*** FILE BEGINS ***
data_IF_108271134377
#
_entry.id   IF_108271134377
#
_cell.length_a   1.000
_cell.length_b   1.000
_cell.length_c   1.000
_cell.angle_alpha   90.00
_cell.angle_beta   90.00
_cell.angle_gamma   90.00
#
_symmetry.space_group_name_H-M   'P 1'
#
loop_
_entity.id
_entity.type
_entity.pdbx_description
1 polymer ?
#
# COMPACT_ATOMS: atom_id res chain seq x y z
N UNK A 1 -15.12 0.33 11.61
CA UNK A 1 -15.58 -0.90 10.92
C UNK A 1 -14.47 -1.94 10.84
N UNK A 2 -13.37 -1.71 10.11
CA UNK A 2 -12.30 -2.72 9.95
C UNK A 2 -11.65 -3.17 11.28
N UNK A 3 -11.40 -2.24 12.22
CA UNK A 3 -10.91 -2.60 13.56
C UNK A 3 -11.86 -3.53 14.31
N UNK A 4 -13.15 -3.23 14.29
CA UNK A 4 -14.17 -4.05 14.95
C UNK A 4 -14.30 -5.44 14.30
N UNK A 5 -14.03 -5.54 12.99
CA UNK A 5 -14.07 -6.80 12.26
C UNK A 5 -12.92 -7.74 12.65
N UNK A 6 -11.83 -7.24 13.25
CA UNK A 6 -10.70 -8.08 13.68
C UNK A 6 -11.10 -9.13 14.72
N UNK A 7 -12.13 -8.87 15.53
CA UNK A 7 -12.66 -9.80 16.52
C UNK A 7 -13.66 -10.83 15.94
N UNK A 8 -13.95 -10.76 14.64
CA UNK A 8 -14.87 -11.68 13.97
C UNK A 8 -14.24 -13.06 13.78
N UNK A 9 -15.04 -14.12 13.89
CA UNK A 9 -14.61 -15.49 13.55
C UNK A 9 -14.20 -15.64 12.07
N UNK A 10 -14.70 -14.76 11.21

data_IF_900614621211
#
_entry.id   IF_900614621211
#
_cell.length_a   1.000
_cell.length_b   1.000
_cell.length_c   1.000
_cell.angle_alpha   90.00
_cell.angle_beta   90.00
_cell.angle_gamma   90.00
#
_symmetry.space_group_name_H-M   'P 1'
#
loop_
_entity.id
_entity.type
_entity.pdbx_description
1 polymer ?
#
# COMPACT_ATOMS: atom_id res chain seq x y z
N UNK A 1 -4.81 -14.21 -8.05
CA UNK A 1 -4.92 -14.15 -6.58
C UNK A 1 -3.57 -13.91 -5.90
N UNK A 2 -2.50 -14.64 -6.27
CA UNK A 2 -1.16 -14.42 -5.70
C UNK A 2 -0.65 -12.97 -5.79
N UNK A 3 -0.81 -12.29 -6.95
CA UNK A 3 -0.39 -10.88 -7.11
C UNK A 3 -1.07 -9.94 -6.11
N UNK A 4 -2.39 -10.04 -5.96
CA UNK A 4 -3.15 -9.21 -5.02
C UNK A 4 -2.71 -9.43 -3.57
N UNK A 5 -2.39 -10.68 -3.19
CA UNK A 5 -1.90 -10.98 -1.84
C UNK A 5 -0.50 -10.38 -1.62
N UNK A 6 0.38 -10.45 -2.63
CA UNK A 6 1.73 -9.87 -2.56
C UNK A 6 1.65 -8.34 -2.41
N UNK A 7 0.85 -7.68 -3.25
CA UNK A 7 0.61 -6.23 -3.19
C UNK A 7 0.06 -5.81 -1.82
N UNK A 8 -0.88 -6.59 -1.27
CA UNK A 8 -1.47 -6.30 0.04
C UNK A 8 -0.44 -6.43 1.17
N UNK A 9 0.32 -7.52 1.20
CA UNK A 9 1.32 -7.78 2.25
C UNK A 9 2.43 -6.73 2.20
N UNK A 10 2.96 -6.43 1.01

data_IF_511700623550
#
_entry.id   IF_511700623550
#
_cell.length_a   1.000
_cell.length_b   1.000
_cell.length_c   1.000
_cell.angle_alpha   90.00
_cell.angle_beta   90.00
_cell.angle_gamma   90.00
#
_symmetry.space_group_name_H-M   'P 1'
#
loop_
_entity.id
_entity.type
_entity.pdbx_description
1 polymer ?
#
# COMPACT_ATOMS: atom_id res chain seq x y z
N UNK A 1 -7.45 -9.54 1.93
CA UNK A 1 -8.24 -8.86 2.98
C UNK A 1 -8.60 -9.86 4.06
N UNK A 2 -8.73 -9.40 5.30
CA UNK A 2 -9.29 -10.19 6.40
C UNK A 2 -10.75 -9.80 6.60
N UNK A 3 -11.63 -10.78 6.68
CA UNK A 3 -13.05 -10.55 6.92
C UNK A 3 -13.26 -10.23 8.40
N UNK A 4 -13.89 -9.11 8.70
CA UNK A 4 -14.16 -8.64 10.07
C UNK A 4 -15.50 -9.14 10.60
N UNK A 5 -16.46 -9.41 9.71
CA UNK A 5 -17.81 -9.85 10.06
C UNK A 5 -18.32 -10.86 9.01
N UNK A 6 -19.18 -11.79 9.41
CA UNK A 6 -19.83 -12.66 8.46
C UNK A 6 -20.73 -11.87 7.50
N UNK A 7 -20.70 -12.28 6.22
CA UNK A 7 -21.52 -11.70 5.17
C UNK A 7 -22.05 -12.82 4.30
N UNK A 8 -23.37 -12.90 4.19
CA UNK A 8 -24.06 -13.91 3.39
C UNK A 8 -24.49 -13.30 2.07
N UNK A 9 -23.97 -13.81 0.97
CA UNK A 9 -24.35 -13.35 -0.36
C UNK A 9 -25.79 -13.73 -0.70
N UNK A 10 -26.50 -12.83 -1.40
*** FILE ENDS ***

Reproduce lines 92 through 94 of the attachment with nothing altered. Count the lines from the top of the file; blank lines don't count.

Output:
C UNK A 8 -0.44 -6.43 1.17
N UNK A 9 0.32 -7.52 1.20
CA UNK A 9 1.32 -7.78 2.25